Mercy Craving Realisation by Lynda Dearlove rsm
Imagine bedding down every night sheltered from the wind and rain only by a ragged make-shift tent. Imagine having to sleep in groups of six in that tent, huddled together out of fear of being sexually assaulted during the night. Imagine, upon waking, having to use the same few filthy toilets that are shared by thousands of others. Imagine this magnified by circumstances such as menstruation, pregnancy, breastfeeding, the responsibility for children. Imagine, then, having to queue hours for food to ease your hunger. Imagine, if you can, living with the constant fear of violence, whether from the authorities who wish you were not here, or from the prostitution rings and smuggling gangs which are becoming more prevalent with every passing day. Imagine, finally, having to live this life whilst still dealing with the almost unspeakable horrors that you experienced on your journey to get here.
Still taken from 'Emergency operation in the "jungle"', six minute video report by Secours Catholique-Caritas France, partners with CSAN (Caritas Social Action Network), the social action arm of the Catholic Church in England and Wales. Sr Lynda is a Trustee of CSAN
For many of the between 200 and 400 women at any one time living in ‘the Jungle’ refugee camp in Calais, they need not imagine, for this is their reality. Sexual abuse and violence are used as strategies to deprive women and girls of their civil rights. During their dangerous journeys, many women and young girls are exposed to sexual violence, rape, prostitution and trafficking. Women and girls are being forced into sex in exchange for food and housing.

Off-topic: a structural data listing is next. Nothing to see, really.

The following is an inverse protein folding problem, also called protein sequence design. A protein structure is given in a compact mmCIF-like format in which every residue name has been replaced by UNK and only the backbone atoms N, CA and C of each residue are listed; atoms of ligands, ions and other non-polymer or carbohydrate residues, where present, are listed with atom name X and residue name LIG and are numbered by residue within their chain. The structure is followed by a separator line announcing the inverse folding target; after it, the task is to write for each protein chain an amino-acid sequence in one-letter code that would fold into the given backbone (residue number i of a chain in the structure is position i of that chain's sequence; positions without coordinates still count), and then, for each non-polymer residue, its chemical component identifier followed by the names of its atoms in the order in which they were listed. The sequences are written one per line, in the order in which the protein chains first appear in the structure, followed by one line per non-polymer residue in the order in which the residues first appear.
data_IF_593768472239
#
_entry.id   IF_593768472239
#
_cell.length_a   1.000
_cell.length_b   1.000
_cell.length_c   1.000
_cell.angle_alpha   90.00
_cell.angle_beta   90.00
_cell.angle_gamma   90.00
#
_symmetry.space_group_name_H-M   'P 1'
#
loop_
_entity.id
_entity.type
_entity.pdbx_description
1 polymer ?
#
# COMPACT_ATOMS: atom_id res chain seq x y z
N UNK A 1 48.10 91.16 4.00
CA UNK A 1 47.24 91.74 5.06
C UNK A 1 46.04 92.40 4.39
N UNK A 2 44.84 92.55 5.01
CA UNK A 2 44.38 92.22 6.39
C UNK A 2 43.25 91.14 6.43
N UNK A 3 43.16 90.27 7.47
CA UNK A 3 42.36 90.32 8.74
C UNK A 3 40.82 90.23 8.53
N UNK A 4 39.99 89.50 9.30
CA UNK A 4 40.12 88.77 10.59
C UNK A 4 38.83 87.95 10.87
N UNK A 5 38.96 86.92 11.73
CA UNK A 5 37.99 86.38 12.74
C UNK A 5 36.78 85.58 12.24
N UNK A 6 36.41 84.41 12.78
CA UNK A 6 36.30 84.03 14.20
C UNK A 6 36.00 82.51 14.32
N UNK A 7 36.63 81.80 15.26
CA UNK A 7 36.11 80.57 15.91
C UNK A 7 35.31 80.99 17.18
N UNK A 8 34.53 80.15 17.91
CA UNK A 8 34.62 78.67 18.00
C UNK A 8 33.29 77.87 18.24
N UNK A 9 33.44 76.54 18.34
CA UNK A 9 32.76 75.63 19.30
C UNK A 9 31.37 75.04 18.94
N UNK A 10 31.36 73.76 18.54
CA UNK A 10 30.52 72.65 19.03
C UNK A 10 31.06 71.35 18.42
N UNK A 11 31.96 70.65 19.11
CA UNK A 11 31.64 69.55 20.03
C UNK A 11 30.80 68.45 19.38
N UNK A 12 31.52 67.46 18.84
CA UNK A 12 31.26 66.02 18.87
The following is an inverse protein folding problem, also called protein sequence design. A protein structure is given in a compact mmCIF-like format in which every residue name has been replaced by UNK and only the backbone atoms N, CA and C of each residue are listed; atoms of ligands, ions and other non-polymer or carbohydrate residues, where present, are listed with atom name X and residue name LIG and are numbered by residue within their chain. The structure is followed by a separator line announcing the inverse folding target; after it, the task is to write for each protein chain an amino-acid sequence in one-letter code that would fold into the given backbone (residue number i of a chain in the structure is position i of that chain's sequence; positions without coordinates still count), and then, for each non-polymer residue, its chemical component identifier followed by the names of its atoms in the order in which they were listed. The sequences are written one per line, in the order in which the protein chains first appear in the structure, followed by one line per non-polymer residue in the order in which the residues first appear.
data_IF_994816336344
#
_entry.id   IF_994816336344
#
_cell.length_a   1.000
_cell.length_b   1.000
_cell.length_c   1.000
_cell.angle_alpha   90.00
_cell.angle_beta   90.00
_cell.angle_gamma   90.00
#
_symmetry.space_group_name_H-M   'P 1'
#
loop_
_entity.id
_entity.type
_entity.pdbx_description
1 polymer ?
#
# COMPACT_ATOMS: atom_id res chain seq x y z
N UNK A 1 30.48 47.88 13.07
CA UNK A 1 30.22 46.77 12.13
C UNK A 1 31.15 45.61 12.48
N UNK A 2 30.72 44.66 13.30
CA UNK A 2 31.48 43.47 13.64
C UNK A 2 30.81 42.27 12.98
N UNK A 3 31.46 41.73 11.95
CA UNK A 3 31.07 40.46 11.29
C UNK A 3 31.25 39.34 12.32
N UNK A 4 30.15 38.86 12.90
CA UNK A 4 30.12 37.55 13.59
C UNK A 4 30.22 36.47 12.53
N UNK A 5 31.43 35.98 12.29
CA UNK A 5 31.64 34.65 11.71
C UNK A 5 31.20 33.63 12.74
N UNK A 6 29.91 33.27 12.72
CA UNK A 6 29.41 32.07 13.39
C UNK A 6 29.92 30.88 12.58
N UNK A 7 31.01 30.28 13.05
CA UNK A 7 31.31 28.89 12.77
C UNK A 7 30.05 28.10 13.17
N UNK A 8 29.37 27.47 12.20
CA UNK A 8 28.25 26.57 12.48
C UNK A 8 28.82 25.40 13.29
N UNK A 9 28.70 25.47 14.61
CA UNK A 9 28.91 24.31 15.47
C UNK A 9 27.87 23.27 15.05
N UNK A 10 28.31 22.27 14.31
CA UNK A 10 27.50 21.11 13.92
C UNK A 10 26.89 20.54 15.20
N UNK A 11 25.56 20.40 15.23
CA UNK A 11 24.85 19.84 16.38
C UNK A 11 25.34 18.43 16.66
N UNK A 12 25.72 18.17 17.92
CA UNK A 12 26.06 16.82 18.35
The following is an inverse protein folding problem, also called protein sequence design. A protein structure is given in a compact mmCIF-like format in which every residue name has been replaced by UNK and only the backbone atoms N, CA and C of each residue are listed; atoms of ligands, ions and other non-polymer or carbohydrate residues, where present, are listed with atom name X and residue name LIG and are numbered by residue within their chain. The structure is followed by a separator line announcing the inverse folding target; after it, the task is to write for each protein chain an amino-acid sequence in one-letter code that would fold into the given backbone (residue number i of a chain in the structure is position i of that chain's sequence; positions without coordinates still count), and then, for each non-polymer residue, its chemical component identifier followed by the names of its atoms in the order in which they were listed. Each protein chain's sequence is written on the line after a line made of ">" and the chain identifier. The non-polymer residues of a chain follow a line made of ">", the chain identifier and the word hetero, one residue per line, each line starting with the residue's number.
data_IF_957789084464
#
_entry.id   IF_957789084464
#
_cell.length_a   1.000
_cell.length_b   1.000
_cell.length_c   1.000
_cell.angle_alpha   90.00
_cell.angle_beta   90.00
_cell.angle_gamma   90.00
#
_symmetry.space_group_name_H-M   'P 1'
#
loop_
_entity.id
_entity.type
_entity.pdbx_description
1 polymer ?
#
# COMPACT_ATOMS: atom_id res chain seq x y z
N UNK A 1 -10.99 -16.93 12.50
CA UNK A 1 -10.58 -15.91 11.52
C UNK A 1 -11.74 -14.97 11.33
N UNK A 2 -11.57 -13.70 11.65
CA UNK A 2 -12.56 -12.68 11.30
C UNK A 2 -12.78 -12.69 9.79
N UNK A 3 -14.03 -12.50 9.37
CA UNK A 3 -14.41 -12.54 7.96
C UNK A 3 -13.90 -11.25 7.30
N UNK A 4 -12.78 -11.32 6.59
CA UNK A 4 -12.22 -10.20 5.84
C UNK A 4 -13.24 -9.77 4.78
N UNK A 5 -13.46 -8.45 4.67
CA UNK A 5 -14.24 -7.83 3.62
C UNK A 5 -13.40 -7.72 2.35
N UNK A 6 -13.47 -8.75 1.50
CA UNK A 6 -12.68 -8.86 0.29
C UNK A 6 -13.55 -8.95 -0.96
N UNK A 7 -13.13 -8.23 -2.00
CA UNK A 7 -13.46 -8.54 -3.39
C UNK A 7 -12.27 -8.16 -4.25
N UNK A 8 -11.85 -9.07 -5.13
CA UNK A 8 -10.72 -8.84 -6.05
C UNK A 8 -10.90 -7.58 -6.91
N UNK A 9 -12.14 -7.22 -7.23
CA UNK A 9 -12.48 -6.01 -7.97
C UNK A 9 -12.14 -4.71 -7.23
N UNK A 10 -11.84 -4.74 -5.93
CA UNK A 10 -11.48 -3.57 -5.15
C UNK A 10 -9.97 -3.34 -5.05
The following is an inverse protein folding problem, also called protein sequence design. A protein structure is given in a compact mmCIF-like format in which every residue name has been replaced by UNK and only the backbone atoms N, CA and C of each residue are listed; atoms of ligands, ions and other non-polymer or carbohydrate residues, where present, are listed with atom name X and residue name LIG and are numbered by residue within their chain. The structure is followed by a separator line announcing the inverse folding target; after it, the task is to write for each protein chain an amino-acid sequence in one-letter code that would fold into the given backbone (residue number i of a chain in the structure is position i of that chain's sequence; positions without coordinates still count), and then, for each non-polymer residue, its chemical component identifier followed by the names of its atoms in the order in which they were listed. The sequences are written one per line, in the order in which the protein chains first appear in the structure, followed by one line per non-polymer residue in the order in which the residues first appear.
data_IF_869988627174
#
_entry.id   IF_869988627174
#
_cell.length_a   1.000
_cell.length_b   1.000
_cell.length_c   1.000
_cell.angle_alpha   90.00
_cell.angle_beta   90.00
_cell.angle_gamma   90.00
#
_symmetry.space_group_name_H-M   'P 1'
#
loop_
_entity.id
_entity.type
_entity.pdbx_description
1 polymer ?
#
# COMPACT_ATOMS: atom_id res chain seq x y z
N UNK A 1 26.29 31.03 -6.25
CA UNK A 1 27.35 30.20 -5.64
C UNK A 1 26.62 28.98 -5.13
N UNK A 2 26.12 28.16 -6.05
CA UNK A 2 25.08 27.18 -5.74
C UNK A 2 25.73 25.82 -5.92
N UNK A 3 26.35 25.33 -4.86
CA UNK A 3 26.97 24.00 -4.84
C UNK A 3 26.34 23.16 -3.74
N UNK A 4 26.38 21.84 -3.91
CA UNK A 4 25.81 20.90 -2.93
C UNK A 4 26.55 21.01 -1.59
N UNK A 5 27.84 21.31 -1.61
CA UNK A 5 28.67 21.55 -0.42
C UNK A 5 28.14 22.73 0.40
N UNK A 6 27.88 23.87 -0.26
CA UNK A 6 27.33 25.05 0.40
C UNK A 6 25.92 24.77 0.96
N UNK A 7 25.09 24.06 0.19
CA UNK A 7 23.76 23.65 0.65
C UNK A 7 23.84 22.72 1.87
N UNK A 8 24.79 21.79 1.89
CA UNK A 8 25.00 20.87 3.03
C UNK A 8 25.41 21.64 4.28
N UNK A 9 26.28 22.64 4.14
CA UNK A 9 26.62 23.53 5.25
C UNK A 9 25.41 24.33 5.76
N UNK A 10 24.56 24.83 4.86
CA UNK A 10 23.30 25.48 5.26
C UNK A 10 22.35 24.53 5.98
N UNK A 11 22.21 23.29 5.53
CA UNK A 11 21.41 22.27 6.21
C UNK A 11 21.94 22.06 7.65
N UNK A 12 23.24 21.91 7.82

Yet, for all of the media attention these past few months on the refugees living in Calais, these women have been largely absent. We have become used to the images of the many young men who live in the camp, and who themselves have experienced traumas that we can barely comprehend, but the coverage has overlooked the very particular experiences of women living in the camp, which is only 20 or so miles from British shores.
On 24 September this year, our feast of “Our Lady of Mercy” found me in ‘the Jungle’ camp as part of a Caritas Social Action Network (CSAN) delegation. It coincided with the feast of Eid – so there was a sense of celebration as we waded through mud between the small encampments of makeshift tents sitting in the midst of waterlogged scrub. As we passed people, we acknowledged them often repeating back the greetings of “Eid Mubarak” and smiling in response to the proffered sweeties. Around me, I saw for myself the conditions in which these women are now being forced to exist. With space only for 80 in the Jules Ferry centre (a facility funded by the French government which, in addition to providing accommodation for 80 women and children also provides one hot meal per day, as well as some showers and toilets), most women in the camp are being left without the support which they so clearly require. Those who are unaccompanied by male family workers are huddled in small clusters either within cultural/national groups “protected” by the collective (men) or in more secluded places – such as the small encampment I saw behind the church and library!
|Church - a flimsy structure of industrial plastic|
sheeting tacked onto a wooden frame
|Interior of the Church at the "jungle" camp|
At a recent protest held by women in the camp, a sign read: 'The Jungle is not for us. The Jungle is for animals.' For the women I met and saw in Calais, life in ‘the Jungle’ is unsustainable. Without access to the most basic amenities, without the most basic support which they require, and stuck in a transitory, inhumane and dangerous existence on a patch of wasteland outside Calais, hope of a better life will soon fade.